Borderline Bar and Grill in California had become a safe haven for dozens of survivors of last year's massacre at a Las Vegas country music festival, a place where they gathered for line dancing and drinks. They found themselves in a terrifyingly familiar scene Wednesday night, when bullets began flying once again. This time, gunfire claimed a Navy veteran who had lived through the deadliest mass shooting in modern US history a year ago, the AP reports. The mother of the 27-year-old man killed in the latest attack, Telemachus "Tel" Orfanos, said her son survived Vegas only to die inside Borderline, less than 10 minutes from his home in suburban Los Angeles. "Here are my words: I want gun control," said Susan Schmidt-Orfanos, her voice shaking with grief and rage. "I don't want prayers. I don't want thoughts." Others who survived the Vegas massacre also lived through the Thousand Oaks shooting:
- "I already didn't wish it on anybody to begin with for the first time," Brendan Kelly said Thursday outside his Thousand Oaks home. "The second time around doesn't get any easier." Kelly, a 22-year-old Marine, said he heard "pop, pop" and instantly knew it was gunfire Wednesday night. "The chills go up your spine. You don't think it's real—again," he said. Two of his friends were among those killed.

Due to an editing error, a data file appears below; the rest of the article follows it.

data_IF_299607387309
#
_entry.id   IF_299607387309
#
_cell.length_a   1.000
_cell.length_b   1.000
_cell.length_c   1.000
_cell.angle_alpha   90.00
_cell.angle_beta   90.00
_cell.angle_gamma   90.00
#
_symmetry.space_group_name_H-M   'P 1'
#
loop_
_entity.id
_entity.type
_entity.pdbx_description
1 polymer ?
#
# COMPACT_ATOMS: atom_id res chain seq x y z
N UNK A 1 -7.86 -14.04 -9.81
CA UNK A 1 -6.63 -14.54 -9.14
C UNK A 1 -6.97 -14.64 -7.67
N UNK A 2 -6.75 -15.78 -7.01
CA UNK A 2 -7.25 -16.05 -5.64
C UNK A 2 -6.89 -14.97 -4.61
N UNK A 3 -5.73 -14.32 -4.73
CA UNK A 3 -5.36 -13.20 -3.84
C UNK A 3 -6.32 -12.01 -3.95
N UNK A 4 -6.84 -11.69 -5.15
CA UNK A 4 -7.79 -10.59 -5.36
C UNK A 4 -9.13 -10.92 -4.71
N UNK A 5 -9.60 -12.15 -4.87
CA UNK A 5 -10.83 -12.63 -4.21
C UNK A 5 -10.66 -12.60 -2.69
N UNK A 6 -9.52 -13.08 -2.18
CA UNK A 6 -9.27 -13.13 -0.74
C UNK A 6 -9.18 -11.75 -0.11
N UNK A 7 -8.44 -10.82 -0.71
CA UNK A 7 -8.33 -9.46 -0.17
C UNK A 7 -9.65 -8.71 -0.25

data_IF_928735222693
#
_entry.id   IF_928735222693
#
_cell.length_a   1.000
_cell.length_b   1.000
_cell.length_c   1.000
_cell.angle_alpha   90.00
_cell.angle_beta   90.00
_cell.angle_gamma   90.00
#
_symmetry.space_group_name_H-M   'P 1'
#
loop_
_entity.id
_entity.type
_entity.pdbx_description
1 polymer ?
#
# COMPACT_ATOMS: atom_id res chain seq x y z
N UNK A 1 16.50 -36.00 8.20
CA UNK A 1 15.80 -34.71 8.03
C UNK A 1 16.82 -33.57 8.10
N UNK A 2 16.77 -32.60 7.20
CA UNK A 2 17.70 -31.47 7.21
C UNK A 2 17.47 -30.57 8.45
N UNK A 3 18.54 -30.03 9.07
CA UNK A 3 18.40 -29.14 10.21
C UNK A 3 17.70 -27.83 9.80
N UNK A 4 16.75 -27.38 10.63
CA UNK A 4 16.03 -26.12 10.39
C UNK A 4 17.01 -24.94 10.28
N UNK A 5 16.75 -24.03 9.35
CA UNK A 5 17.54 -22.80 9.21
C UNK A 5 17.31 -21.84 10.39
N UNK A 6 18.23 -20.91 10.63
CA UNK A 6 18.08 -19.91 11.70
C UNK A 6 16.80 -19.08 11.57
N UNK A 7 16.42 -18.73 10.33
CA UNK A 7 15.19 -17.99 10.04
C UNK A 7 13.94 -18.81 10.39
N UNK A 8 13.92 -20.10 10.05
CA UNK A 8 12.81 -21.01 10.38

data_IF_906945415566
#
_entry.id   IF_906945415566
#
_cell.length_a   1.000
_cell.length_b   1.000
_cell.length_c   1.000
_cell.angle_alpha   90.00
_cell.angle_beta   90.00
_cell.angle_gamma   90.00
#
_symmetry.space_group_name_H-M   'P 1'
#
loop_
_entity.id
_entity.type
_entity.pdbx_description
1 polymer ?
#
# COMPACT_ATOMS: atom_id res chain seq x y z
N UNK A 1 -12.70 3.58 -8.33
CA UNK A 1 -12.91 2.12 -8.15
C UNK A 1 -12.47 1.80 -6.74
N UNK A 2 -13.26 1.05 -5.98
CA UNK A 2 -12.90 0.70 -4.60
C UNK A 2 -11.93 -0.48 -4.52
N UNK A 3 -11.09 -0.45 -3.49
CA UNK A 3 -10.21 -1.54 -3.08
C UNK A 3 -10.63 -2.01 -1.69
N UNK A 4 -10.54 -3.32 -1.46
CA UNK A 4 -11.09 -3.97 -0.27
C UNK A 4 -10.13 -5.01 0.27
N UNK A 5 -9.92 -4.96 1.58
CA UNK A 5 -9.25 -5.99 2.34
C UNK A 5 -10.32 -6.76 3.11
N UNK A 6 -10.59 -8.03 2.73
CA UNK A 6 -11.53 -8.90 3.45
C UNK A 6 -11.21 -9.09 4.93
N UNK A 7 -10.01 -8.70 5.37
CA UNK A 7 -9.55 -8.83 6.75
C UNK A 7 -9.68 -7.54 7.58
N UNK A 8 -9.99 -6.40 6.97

- Chandler Gunn, 23, told the Los Angeles Times that a friend who survived the Vegas shooting works at the bar but escaped safely out the back. "There's people that live a whole lifetime without seeing this, and then there's people that have seen it twice," he said.
- In social media posts, Molly Mauer said she was at Borderline and also survived Vegas. "I can't believe I'm saying this again. I'm alive and home safe," she said on Facebook.
In Las Vegas and Thousand Oaks, country music fans were the victims. Borderline features country music, and Wednesday was "college night" that drew many young people to the bar. The Last Vegas shooter targeted a crowd of country music fans gathered for the Route 91 Harvest Festival. Kelly said Borderline had become a safe haven for dozens of Vegas survivors: "It is our home." A few weeks after the Vegas shooting, the bar held a benefit concert for five people from the area who were killed, and now-eerie social media posts show a number of survivors holding up a "Route 91" sign inside the bar at a six-month anniversary event. (An actress lost her niece at Borderline.)